Dutch Investigators Finally Gain Access to MH17 Remains

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Photo: Brendan Hoffman/Getty Images

Four days after Malaysia Airlines Flight 17 was shot down in Ukraine, Dutch investigators have finally managed to examine the bodies of some of the plane's 298 passengers, most of whom were from the Netherlands. The majority of the remains are currently being held in train cars in the town of Torez, which is controlled by pro-Russia rebels. Those separatists have mostly been blocking access to the crash site and the bodies recovered from it, but the Dutch officials are pressing them to allow the train to leave soon.  

"We got the promise the train is going," the head of the Dutch forensics team, Peter Van Vilet, told the Associated Press, though he couldn't say exactly when that would happen. He added that, based on his inspection, "I think the storage of the bodies is of good quality," though the AP reports that a power outage may have stopped the train cars' cooling system overnight. (It was working again on Monday morning.)

Meanwhile, the New York Times reports that a larger, international group of 23 forensics experts have arrived in the eastern Ukraine city of Kharkiv, which is where they hope to have the bodies sent. "We are here to get the bodies back to their countries and to their families. We will try our utmost to do this as quickly as possible," said Michel Oz, one of the team's coordinators. However, he also said that he had "no information" on when the train might leave Torez for Kharkiv. 

Meanwhile, the United States and Europe are pressuring Putin to have the rebels release the bodies and open up the crash site. "It is clear that Russia must use her influence on the separatists to improve the situation on the ground," said Dutch Prime Minister Mark Rutte. "If in the coming days access to the disaster area remains inadequate, then all political, economic and financial options are on the table against those who are directly or indirectly responsible for that."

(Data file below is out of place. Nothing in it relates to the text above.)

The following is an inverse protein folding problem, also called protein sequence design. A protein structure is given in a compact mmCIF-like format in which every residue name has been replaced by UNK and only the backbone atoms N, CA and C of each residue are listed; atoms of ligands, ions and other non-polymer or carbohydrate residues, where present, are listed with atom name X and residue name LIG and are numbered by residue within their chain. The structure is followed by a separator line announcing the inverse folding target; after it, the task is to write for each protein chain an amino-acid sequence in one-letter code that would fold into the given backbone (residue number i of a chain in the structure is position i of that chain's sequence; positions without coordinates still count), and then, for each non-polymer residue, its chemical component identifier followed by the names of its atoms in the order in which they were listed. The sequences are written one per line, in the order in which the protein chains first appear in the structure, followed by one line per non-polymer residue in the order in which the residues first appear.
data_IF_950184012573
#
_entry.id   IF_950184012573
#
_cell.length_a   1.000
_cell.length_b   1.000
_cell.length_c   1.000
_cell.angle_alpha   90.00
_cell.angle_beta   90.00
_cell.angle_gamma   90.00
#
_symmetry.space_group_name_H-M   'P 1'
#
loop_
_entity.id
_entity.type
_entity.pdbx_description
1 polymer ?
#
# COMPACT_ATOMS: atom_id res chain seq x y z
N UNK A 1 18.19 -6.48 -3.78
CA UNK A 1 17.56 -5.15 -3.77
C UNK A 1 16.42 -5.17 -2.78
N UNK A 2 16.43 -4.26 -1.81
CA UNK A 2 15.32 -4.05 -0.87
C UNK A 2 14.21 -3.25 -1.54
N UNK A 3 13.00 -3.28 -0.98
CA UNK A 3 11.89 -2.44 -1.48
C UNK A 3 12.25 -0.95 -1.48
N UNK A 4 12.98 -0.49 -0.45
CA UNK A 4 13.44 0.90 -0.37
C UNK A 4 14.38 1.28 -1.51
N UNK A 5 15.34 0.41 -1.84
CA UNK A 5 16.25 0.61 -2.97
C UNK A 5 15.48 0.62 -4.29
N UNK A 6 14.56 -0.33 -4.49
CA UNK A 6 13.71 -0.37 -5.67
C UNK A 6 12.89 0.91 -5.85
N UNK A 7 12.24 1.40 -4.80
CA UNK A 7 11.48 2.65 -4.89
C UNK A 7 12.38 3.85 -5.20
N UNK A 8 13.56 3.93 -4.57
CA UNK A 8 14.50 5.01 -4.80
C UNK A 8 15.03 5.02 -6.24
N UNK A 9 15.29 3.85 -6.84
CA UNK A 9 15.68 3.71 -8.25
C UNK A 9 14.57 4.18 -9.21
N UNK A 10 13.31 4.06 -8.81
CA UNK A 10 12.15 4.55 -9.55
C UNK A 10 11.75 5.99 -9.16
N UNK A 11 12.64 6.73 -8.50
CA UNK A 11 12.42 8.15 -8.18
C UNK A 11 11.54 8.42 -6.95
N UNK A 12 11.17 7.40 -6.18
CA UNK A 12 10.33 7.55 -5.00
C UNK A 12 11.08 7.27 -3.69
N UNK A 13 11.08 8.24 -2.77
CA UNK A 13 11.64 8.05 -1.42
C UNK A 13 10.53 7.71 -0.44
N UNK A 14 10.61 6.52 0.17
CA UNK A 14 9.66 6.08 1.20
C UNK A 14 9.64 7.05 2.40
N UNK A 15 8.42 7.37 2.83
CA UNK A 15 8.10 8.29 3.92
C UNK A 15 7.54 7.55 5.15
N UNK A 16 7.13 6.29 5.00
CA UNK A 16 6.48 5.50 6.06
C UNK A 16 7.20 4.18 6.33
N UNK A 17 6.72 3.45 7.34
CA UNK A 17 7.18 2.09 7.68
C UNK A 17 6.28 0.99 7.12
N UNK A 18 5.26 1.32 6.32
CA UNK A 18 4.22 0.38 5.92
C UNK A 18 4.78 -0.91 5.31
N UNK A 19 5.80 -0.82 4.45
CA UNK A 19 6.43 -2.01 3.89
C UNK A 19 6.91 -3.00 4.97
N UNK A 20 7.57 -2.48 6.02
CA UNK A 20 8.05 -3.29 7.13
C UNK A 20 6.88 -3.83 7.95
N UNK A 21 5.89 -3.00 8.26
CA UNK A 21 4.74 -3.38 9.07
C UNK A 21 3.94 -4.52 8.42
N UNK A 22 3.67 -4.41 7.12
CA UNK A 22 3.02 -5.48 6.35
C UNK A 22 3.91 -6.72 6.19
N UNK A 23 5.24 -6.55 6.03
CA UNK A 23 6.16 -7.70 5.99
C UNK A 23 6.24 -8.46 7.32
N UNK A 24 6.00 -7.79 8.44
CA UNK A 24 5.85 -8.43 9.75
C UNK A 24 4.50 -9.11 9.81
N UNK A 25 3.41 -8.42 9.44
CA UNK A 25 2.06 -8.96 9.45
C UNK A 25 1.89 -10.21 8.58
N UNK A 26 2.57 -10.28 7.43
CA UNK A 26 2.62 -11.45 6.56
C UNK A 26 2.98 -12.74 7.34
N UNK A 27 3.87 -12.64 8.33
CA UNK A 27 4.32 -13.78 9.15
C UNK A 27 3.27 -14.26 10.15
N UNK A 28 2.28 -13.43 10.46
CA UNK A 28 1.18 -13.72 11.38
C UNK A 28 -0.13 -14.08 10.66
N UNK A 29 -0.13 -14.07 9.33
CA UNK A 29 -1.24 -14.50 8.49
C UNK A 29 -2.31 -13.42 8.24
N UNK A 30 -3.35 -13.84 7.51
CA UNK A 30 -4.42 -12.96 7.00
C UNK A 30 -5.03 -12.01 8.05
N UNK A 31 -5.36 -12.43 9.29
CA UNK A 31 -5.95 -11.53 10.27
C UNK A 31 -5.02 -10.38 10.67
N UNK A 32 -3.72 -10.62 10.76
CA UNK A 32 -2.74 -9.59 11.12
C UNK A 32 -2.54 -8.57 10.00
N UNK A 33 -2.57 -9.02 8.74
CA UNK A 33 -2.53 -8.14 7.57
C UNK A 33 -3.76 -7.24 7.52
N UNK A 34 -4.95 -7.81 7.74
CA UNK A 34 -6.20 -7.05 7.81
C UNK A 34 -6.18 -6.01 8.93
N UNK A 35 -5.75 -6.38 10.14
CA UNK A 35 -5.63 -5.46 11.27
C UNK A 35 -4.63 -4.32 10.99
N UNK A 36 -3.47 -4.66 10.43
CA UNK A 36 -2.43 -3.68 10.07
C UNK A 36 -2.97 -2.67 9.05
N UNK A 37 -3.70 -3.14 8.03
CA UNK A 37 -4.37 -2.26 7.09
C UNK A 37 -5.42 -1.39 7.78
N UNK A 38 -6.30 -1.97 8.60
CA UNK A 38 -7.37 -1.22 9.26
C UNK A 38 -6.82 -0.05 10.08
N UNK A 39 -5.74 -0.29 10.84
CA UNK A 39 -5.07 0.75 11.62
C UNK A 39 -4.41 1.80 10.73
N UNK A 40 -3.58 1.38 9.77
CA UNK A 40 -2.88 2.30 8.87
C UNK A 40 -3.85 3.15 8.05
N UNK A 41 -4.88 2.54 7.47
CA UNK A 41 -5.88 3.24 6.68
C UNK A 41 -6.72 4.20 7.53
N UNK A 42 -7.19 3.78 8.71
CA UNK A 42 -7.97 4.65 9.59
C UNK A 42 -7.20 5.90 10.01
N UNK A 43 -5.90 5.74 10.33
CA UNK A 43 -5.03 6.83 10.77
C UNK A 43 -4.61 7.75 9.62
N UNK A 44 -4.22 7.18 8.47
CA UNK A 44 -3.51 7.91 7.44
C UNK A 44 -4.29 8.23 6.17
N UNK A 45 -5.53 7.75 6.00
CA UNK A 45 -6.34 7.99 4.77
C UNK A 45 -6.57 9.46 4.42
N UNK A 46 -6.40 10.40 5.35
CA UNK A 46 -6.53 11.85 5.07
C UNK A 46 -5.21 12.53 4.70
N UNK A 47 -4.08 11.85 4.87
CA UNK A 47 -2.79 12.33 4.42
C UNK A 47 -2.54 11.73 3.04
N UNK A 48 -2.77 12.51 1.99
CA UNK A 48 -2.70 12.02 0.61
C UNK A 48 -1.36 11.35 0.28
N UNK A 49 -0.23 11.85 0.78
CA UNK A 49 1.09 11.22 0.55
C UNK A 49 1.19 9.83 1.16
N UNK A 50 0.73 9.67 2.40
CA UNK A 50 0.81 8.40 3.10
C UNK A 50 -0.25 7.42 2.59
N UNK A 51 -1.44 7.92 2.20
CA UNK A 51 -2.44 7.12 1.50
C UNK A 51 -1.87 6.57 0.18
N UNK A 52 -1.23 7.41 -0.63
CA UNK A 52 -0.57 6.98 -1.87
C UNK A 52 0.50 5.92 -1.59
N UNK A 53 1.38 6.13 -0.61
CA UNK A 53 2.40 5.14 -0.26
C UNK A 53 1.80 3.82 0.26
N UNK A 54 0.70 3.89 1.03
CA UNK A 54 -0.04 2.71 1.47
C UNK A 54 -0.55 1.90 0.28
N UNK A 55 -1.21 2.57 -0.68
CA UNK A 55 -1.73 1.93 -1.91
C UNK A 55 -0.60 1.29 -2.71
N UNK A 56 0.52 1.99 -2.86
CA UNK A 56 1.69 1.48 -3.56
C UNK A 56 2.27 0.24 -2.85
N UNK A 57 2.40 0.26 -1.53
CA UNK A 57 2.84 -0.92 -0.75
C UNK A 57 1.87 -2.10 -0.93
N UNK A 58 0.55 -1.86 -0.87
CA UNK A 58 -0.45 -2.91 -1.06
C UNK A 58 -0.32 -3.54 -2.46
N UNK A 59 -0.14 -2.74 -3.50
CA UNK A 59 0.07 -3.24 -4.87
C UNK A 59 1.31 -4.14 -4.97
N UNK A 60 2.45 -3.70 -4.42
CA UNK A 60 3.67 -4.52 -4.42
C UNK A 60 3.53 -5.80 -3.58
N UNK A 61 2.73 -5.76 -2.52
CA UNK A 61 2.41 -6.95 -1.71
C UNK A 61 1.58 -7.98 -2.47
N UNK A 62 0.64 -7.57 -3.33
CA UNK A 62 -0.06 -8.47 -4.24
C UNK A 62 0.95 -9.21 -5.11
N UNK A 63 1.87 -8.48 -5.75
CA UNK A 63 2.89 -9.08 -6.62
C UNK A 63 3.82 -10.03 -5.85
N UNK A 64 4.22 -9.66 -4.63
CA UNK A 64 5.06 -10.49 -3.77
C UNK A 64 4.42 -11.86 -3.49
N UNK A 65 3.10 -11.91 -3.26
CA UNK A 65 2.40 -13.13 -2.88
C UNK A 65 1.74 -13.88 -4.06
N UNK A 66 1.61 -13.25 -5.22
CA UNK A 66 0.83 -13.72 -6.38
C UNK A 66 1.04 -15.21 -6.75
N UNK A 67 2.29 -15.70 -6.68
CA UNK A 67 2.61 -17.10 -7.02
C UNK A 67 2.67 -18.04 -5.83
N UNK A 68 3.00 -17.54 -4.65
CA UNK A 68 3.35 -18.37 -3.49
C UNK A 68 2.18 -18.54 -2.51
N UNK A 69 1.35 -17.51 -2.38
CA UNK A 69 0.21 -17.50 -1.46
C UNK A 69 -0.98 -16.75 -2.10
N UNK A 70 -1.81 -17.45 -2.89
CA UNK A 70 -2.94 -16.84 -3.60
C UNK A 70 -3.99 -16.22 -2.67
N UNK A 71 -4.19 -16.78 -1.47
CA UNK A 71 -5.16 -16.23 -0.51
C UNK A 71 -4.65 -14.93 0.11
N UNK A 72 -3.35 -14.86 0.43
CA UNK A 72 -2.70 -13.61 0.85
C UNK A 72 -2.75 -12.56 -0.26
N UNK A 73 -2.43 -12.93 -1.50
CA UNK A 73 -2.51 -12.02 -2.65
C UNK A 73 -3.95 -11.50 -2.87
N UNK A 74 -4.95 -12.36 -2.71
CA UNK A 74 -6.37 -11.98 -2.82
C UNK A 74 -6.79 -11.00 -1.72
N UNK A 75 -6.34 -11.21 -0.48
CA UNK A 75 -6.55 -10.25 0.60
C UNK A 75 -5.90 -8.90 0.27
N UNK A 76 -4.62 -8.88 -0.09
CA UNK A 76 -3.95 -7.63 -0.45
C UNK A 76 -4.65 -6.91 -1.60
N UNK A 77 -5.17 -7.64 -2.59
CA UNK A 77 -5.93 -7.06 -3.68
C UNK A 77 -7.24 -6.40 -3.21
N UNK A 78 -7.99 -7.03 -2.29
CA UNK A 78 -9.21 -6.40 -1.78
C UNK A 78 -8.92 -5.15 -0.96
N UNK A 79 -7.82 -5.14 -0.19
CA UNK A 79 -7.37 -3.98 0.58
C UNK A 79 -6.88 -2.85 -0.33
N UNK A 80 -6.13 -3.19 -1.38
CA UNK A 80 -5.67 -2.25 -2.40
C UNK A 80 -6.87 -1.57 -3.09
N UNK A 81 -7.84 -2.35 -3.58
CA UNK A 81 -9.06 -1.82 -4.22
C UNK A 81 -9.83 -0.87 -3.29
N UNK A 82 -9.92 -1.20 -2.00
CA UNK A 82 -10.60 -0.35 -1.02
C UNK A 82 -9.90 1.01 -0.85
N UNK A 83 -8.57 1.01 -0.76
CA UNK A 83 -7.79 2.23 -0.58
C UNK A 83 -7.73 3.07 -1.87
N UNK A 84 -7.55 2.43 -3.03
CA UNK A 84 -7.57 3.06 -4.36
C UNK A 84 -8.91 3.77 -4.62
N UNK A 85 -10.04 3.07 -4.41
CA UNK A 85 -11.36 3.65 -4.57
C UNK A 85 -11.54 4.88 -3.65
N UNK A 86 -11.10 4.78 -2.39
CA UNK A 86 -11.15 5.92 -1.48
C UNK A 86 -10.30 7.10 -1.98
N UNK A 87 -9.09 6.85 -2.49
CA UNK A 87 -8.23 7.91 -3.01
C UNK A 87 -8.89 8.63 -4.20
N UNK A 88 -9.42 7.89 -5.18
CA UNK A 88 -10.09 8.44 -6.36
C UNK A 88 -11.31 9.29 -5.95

The Times reports that Putin gave a brief statement acknowledging that international officials needed secure access to the MH17 wreckage, though he also "accused unspecified nations of exploiting the disaster in pursuit of 'mercenary political goals.'" For now, representatives for the Organization for Security and Cooperation who found themselves barred from much of the crash site over the weekend said that the rebels have become less restrictive. 

President Obama addressed the delay — and the rebels responsible — in remarks from the White House this morning. "We know that Russia has trained them, armed them, and key leaders are Russian citizens," he said. "The burden is now on Russia."

"The world deserves to know exactly what happened," Obama said. "What exactly are they trying to hide?"